Wednesday, 07 July 2010 17:04
The increasing use of new media technologies has serious consequences for journalism. Besides the rather obvious falling newspaper circulations and consumption of radio and television, technology has seen off numerous journalism jobs. This seemingly obvious consequences of technology means newsrooms and classrooms have to continually innovate to survive.
Even though the employment of technology has positive implications for media and training, and improves the quality of journalism due to the speed of collection, production and distribution of journalistic products, particularly information/news, it introduces new problems in society. Issues of job losses, journalism education, and the relationship between industry and institutions of higher learning all come into focus when critically looking at the application of technology. Yet, journalism education continues to grow.
This is based on the fact that many universities and other institutions of higher learning have recently introduced journalism courses to cater for the demand from students and even industry.
This means that journalism is still highly valued despite the notion that people now rely less on traditional channels of information distribution. This arises because people particularly in Africa continue to rely a lot on ‘old’ media, more specifically radio, for their information. Given the digital divides, and sometimes differentials in qualities of use of ‘new’ media, newspapers, radio and television are important and the role in political and democratic process should be appreciated and celebrated.
But how can we journalism training more relevant to Africans and African students? Is ‘de-Westernisation’ or ‘Africanisation’ of curricula the answer? Some suggested that answers be sought elsewhere. China was cited as a good example.
Although this was the topic of discussion in a research paper session on Pan-African Perspectives, it was not clear whether such a move was possible given the acceleration of globalisation, and internationalisation of education. Even then, it was important that students engage more with issues related to Africa.
Thursday, 08 July 2010 15:39
During the World Journalism Education Congress (WJEC) many educators have noted how funding, infrastructure and training students for the workplace are chief challenges. However, for Professor Laurent Charles Boyomo Assala, the struggle of communicating to compete on the global stage is the major concern.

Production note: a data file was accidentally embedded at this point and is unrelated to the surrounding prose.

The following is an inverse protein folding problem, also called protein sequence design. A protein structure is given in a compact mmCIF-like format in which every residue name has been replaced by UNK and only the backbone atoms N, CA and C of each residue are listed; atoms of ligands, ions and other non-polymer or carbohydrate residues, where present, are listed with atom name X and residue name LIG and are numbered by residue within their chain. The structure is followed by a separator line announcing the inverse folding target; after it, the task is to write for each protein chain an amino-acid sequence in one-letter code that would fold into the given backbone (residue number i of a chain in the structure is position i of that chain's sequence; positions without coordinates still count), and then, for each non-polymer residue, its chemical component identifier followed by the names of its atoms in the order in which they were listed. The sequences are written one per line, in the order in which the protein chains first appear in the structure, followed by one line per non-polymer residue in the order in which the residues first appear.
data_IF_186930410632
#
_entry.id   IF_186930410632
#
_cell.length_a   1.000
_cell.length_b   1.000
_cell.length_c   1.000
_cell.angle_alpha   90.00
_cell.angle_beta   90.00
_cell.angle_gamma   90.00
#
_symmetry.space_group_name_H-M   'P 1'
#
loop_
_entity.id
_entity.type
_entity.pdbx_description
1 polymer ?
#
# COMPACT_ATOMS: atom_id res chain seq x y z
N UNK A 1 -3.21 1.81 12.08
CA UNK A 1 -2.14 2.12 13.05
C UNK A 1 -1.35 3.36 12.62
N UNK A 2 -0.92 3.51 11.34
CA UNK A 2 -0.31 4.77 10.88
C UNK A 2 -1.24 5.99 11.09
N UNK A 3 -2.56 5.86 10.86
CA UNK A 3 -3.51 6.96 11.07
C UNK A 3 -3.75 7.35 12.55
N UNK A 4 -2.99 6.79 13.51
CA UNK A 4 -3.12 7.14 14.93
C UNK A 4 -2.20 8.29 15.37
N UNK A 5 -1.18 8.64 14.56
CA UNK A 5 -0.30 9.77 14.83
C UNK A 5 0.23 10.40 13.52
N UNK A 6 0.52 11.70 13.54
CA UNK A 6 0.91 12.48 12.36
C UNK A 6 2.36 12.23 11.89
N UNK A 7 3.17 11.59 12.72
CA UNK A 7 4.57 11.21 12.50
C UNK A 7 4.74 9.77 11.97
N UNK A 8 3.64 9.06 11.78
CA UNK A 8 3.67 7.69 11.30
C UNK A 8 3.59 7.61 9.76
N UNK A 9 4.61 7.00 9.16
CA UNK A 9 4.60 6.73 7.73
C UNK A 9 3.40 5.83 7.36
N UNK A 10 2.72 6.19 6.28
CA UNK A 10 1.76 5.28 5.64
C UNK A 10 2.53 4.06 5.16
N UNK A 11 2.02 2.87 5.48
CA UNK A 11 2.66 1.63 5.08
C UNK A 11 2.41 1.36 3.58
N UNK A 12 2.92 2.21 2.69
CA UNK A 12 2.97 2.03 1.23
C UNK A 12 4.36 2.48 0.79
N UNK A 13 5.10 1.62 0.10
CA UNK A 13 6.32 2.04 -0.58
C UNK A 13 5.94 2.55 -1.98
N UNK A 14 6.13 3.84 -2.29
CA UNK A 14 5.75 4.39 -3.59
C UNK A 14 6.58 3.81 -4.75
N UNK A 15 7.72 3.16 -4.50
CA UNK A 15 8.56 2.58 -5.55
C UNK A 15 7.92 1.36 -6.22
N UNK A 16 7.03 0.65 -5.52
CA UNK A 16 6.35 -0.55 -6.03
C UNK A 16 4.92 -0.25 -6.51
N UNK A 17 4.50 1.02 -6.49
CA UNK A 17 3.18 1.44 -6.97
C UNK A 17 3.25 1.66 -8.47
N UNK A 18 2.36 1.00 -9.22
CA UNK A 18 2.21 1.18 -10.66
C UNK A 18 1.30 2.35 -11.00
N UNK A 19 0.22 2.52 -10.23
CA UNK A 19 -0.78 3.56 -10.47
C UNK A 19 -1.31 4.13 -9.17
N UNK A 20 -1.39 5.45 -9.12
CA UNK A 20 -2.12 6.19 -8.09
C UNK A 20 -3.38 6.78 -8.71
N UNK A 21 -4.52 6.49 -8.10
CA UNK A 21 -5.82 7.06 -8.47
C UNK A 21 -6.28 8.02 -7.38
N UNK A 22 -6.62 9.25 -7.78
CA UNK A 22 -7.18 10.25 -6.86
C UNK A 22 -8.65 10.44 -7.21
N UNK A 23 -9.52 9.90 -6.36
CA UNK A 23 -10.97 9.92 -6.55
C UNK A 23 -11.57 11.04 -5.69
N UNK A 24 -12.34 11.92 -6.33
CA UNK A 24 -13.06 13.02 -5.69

Tuesday, 06 July 2010 10:26
Former UNESCO chair of Media and Democracy at Rhodes University, Prof Fackson Banda presented a paper at the World Journalism Educators Conference on Monday addressing the challenges of developing a syllabus for reporting Africa.
Now a UNESCO program officer in Paris, Banda has returned to Rhodes to share the outcome of a UNESCO project to develop a syllabus for reporting Africa. He impressed upon WJEC the following needs:
Banda said that to report on Africa aspiring journalists needed four levels of orientation.
Firstly, students needed to be rooted in the historical context of Africa from an African perspective. Secondly, they needed a self reflective ethical orientation using African morality and philosophy.
The issue of an Africana, as opposed to African, came up recognizing the need to be able to generate modules for training Africa related issue anywhere in the world.
A third input required a critical understanding the developmental context. Historically, under the label “development communication”. This meant imparting development related messaged that would inform the masses and define direction.
Today, said Banda, it meant learning how to speak to an engaged citizenry. Training needed to prepare students for the task of managing messages in culturally and linguistically diverse forms.
A lot of the original thinking came out of a WJEC preparatory colloquium chaired by Banda last year at Rhodes. The aim of the colloquium was threefold, namely to:
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